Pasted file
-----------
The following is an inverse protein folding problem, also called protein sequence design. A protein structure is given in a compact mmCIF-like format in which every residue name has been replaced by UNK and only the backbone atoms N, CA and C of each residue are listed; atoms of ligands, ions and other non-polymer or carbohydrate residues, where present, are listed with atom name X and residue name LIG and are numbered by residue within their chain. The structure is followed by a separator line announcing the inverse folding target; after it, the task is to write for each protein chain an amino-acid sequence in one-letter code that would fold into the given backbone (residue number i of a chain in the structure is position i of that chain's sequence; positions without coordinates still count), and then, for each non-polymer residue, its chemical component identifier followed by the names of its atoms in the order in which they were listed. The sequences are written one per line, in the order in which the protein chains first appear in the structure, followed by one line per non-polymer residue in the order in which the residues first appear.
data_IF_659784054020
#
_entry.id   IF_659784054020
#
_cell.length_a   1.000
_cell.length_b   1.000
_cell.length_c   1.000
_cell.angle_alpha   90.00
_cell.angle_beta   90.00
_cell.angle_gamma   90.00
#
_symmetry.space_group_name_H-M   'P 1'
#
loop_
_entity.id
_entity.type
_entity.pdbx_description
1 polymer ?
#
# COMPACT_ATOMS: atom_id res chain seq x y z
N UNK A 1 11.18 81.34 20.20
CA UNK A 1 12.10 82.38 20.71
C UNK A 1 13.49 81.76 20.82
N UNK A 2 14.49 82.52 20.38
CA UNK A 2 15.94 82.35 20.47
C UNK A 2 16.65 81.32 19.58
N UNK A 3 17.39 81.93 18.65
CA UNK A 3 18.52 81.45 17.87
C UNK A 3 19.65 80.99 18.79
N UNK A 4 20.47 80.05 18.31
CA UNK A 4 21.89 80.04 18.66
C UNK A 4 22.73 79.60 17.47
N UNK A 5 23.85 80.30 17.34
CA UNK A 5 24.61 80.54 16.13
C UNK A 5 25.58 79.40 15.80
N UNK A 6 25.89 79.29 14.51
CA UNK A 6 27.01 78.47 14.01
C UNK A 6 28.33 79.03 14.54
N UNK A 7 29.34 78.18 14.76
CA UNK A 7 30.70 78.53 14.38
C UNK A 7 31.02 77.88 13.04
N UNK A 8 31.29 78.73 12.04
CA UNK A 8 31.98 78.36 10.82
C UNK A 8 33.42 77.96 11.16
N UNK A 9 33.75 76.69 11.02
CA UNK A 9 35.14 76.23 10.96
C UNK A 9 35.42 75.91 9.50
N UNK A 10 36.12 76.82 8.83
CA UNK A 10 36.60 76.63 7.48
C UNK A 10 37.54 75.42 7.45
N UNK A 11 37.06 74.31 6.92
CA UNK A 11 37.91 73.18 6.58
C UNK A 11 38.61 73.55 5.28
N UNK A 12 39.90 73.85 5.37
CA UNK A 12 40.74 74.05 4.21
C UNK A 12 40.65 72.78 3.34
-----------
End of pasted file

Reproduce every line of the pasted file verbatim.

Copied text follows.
The following is an inverse protein folding problem, also called protein sequence design. A protein structure is given in a compact mmCIF-like format in which every residue name has been replaced by UNK and only the backbone atoms N, CA and C of each residue are listed; atoms of ligands, ions and other non-polymer or carbohydrate residues, where present, are listed with atom name X and residue name LIG and are numbered by residue within their chain. The structure is followed by a separator line announcing the inverse folding target; after it, the task is to write for each protein chain an amino-acid sequence in one-letter code that would fold into the given backbone (residue number i of a chain in the structure is position i of that chain's sequence; positions without coordinates still count), and then, for each non-polymer residue, its chemical component identifier followed by the names of its atoms in the order in which they were listed. The sequences are written one per line, in the order in which the protein chains first appear in the structure, followed by one line per non-polymer residue in the order in which the residues first appear.
data_IF_659784054020
#
_entry.id   IF_659784054020
#
_cell.length_a   1.000
_cell.length_b   1.000
_cell.length_c   1.000
_cell.angle_alpha   90.00
_cell.angle_beta   90.00
_cell.angle_gamma   90.00
#
_symmetry.space_group_name_H-M   'P 1'
#
loop_
_entity.id
_entity.type
_entity.pdbx_description
1 polymer ?
#
# COMPACT_ATOMS: atom_id res chain seq x y z
N UNK A 1 11.18 81.34 20.20
CA UNK A 1 12.10 82.38 20.71
C UNK A 1 13.49 81.76 20.82
N UNK A 2 14.49 82.52 20.38
CA UNK A 2 15.94 82.35 20.47
C UNK A 2 16.65 81.32 19.58
N UNK A 3 17.39 81.93 18.65
CA UNK A 3 18.52 81.45 17.87
C UNK A 3 19.65 80.99 18.79
N UNK A 4 20.47 80.05 18.31
CA UNK A 4 21.89 80.04 18.66
C UNK A 4 22.73 79.60 17.47
N UNK A 5 23.85 80.30 17.34
CA UNK A 5 24.61 80.54 16.13
C UNK A 5 25.58 79.40 15.80
N UNK A 6 25.89 79.29 14.51
CA UNK A 6 27.01 78.47 14.01
C UNK A 6 28.33 79.03 14.54
N UNK A 7 29.34 78.18 14.76
CA UNK A 7 30.70 78.53 14.38
C UNK A 7 31.02 77.88 13.04
N UNK A 8 31.29 78.73 12.04
CA UNK A 8 31.98 78.36 10.82
C UNK A 8 33.42 77.96 11.16
N UNK A 9 33.75 76.69 11.02
CA UNK A 9 35.14 76.23 10.96
C UNK A 9 35.42 75.91 9.50
N UNK A 10 36.12 76.82 8.83
CA UNK A 10 36.60 76.63 7.48
C UNK A 10 37.54 75.42 7.45
N UNK A 11 37.06 74.31 6.92
CA UNK A 11 37.91 73.18 6.58
C UNK A 11 38.61 73.55 5.28
N UNK A 12 39.90 73.85 5.37
CA UNK A 12 40.74 74.05 4.21
C UNK A 12 40.65 72.78 3.34